Airspace Rights and Property Owners

Brad Jones

Property owners are increasingly concerned about their rights with respect to aircraft overflying their property. The skies are becoming more and more crowded, particularly with the increased availability of unmanned aerial vehicles (e.g., “drones”). Land owners now wonder where their property rights begin and end, and what can they do about offending aircraft.

The rules governing the interplay between land owner rights and aircraft rights are complex and, in some cases, unsettled. Traditionally, it was thought a property was owned from the center of the Earth to the Heavens. With the advent of modern aviation, that view has changed dramatically. The modern land owner more realistically owns the portions of airspace above the property within reasonable control. There is no single set of rules for what that means since various state and local regulations shape what may be built on a parcel of land. The amount of control that can be exerted will be different for a property zoned for commercial use where a skyscraper is to be built, compared to a residential property owner who owns a two story home. It is almost certainly unreasonable for the residential property owner to claim ownership of the airspace 1000 feet above the home, whereas it may be completely reasonable for the commercial property owner who builds a skyscraper to make a similar claim.

When it comes to manned aircraft, FAA rules largely govern what is and is not allowed. Over populated areas, an airplane may be legally allowed to descend to as low as 1000 feet above the ground, while rural (sparsely populated) areas would allow even lower flight at 500 feet above the ground. In the Charlotte area, for example, it is not uncommon for home owners to complain about low flying airliners disturbing the peace. Some even bemoan decisions to “change the flight paths” so airplanes fly directly over their houses. While it’s true many airports have published arrival and departure procedures to help safely and efficiently route inbound and outbound airplanes, the procedures are generally not precise enough to single out particular homes or even neighborhoods as the target of regular noisy overflight. Unless the airplane has just taken off or is about to land, you can bet it is well above the 1000 foot minimum altitude. Nevertheless, a prospective homebuyer should carefully consider a property’s proximity to an airport and its position relative to runways. A property near the approach end of a runway will frequently have air traffic overhead. Also remember that factors such as weather conditions, winds, and congestion can influence flight locations from day to day.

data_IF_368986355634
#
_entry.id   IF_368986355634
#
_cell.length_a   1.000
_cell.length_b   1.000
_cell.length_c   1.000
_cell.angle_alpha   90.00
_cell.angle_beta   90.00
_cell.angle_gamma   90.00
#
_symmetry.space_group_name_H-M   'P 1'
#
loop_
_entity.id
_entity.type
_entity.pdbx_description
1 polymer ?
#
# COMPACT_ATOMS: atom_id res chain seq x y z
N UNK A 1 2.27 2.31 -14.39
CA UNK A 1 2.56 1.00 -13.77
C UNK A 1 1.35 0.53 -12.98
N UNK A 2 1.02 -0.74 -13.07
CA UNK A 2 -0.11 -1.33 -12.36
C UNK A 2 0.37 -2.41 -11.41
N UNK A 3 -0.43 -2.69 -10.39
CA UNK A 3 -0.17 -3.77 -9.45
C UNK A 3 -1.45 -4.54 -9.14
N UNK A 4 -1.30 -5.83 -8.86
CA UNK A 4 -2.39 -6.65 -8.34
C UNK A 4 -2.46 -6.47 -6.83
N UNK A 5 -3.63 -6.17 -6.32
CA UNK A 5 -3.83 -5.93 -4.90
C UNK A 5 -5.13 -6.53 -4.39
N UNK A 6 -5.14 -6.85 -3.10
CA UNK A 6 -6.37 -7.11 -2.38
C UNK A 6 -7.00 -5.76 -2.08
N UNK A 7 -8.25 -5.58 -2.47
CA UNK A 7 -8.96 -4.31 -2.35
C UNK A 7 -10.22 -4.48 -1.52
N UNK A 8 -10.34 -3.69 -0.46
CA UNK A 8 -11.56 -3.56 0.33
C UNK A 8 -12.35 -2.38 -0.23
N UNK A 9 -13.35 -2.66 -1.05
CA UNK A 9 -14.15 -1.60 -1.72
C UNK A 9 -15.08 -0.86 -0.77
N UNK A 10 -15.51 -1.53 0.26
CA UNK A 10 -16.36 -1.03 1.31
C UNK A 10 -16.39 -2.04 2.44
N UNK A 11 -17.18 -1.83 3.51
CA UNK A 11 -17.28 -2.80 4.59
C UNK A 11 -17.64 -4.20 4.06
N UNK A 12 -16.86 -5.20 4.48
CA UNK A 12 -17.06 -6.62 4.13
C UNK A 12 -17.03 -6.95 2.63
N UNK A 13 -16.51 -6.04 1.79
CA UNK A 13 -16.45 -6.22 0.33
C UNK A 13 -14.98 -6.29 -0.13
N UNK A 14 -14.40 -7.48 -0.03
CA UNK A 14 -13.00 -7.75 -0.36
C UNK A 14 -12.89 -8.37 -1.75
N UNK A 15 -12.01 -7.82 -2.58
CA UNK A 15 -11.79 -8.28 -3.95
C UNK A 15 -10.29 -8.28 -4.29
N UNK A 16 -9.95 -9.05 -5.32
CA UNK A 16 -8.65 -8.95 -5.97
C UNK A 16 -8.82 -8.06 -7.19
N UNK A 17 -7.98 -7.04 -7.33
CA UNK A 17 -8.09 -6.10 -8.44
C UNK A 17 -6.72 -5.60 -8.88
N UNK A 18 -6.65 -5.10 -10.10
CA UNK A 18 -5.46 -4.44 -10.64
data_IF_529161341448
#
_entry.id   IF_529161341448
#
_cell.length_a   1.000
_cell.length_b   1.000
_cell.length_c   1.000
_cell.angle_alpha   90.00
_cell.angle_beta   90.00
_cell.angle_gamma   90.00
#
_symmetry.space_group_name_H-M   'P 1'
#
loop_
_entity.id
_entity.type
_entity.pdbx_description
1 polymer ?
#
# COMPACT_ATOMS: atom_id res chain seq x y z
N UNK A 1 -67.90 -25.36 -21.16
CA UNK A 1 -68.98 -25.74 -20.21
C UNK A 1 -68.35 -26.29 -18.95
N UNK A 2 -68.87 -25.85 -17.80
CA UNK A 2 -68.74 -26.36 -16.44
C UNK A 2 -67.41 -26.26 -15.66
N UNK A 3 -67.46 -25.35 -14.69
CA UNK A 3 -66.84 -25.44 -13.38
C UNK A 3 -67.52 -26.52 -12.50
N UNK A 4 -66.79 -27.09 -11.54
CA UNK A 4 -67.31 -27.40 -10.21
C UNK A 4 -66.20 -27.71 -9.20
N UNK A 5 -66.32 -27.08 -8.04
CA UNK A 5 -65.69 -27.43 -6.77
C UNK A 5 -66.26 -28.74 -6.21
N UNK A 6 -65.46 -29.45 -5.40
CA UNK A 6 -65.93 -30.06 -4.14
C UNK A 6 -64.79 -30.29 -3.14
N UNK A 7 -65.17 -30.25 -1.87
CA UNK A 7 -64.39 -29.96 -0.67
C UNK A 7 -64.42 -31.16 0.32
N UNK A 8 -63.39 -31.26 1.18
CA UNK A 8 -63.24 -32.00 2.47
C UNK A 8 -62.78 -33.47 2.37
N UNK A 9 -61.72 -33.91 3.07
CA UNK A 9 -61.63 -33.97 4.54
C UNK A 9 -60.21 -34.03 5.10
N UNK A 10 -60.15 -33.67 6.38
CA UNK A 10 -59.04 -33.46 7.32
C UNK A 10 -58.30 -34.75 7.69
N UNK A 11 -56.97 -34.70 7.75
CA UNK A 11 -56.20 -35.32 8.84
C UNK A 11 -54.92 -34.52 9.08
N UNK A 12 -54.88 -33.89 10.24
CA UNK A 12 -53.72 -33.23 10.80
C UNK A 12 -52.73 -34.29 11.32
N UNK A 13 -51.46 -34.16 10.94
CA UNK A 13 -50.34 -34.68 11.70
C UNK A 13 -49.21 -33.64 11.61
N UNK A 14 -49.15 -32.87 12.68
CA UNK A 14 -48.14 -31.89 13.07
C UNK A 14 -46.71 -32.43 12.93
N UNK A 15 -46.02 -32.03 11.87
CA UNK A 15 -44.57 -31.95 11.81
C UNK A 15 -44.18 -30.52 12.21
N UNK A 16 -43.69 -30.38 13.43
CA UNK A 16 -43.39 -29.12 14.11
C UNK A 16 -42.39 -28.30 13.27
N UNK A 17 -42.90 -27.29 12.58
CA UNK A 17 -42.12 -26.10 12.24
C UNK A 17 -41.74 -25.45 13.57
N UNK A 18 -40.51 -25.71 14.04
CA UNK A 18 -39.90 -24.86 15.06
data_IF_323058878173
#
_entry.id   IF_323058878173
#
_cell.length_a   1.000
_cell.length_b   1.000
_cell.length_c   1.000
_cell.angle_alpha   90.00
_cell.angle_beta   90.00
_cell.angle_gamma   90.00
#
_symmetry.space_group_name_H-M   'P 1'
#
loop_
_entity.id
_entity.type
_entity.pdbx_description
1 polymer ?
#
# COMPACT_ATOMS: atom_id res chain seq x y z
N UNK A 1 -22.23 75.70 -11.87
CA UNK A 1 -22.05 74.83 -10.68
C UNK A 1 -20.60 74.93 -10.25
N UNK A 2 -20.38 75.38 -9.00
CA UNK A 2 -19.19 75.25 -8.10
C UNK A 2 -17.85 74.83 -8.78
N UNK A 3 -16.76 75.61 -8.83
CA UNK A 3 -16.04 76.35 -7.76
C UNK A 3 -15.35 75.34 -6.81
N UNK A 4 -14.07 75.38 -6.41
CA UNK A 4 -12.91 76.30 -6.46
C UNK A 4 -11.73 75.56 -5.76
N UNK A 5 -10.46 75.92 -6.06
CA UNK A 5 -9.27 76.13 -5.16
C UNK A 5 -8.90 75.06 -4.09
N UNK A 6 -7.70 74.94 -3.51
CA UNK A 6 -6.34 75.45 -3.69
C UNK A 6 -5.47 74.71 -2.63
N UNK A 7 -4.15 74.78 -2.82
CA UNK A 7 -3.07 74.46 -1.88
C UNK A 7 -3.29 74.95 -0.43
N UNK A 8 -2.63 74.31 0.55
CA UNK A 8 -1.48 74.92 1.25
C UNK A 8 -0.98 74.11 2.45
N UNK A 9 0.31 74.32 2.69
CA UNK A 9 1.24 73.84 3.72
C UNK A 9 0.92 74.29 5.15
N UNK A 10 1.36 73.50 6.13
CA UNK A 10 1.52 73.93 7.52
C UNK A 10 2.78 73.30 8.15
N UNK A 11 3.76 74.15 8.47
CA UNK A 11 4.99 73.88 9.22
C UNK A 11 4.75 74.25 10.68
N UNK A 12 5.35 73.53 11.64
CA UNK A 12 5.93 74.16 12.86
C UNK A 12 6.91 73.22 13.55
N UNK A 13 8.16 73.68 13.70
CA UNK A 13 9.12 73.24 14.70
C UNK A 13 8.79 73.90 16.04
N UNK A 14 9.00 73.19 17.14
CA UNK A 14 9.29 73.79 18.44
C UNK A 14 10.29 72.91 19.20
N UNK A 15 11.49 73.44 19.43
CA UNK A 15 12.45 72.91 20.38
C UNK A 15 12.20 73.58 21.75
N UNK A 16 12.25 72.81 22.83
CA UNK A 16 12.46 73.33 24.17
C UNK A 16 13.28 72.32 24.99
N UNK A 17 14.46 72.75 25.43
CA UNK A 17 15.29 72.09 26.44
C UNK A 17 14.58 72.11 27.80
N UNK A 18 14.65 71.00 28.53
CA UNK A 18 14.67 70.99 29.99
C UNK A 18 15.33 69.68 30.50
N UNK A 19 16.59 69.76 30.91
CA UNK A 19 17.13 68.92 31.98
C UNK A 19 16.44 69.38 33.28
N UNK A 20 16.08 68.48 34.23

Drone flight management is the modern day “wild west” when it comes to regulation. The FAA, as well as state and local lawmakers, have scrambled to enact rules to govern drones and their operations. The rules continue to evolve, but they present a challenge with the dynamics between federal, state, and local law. Subject to exceptions, the FAA prohibits drone flight more than 400 feet above the ground, over people, and out of line of sight, but private land owner rights and local laws may impose further restrictions on flight. Whether a drone can legally fly over your property will be a question of circumstances, location, and use of the drone. No matter the answer, land owners wondering if they may shoot down an intruding drone are best advised to not do so, and instead contact local law enforcement and the FAA if they suspect a drone is being operated illegally.

Property owner rights and aircraft rights are a complex and ever-changing weave of federal and local rules. If you have a question about your rights as they relate to these issues, call an attorney at Black, Slaughter & Black, P.A., in Charlotte or Greensboro.